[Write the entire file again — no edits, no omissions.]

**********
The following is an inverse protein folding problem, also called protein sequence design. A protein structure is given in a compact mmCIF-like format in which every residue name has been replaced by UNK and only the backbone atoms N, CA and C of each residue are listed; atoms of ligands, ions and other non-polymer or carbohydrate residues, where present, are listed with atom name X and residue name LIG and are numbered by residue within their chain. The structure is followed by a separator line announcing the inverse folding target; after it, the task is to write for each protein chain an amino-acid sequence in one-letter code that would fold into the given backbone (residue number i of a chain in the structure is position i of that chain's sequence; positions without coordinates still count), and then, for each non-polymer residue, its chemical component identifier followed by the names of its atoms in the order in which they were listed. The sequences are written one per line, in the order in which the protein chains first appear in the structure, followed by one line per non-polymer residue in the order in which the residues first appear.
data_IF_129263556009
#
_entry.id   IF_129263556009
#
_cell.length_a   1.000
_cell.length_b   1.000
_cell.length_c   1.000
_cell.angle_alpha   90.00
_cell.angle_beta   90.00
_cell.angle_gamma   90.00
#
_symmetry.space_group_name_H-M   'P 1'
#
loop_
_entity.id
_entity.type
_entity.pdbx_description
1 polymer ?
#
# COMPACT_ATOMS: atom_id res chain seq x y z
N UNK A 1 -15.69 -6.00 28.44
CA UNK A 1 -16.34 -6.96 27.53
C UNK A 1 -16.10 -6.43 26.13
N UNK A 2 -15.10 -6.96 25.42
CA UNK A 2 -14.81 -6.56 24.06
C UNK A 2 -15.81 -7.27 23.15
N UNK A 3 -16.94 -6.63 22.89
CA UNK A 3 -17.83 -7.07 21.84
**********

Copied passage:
The following is an inverse protein folding problem, also called protein sequence design. A protein structure is given in a compact mmCIF-like format in which every residue name has been replaced by UNK and only the backbone atoms N, CA and C of each residue are listed; atoms of ligands, ions and other non-polymer or carbohydrate residues, where present, are listed with atom name X and residue name LIG and are numbered by residue within their chain. The structure is followed by a separator line announcing the inverse folding target; after it, the task is to write for each protein chain an amino-acid sequence in one-letter code that would fold into the given backbone (residue number i of a chain in the structure is position i of that chain's sequence; positions without coordinates still count), and then, for each non-polymer residue, its chemical component identifier followed by the names of its atoms in the order in which they were listed. The sequences are written one per line, in the order in which the protein chains first appear in the structure, followed by one line per non-polymer residue in the order in which the residues first appear.
data_IF_129263556009
#
_entry.id   IF_129263556009
#
_cell.length_a   1.000
_cell.length_b   1.000
_cell.length_c   1.000
_cell.angle_alpha   90.00
_cell.angle_beta   90.00
_cell.angle_gamma   90.00
#
_symmetry.space_group_name_H-M   'P 1'
#
loop_
_entity.id
_entity.type
_entity.pdbx_description
1 polymer ?
#
# COMPACT_ATOMS: atom_id res chain seq x y z
N UNK A 1 -15.69 -6.00 28.44
CA UNK A 1 -16.34 -6.96 27.53
C UNK A 1 -16.10 -6.43 26.13
N UNK A 2 -15.10 -6.96 25.42
CA UNK A 2 -14.81 -6.56 24.06
C UNK A 2 -15.81 -7.27 23.15
N UNK A 3 -16.94 -6.63 22.89
CA UNK A 3 -17.83 -7.07 21.84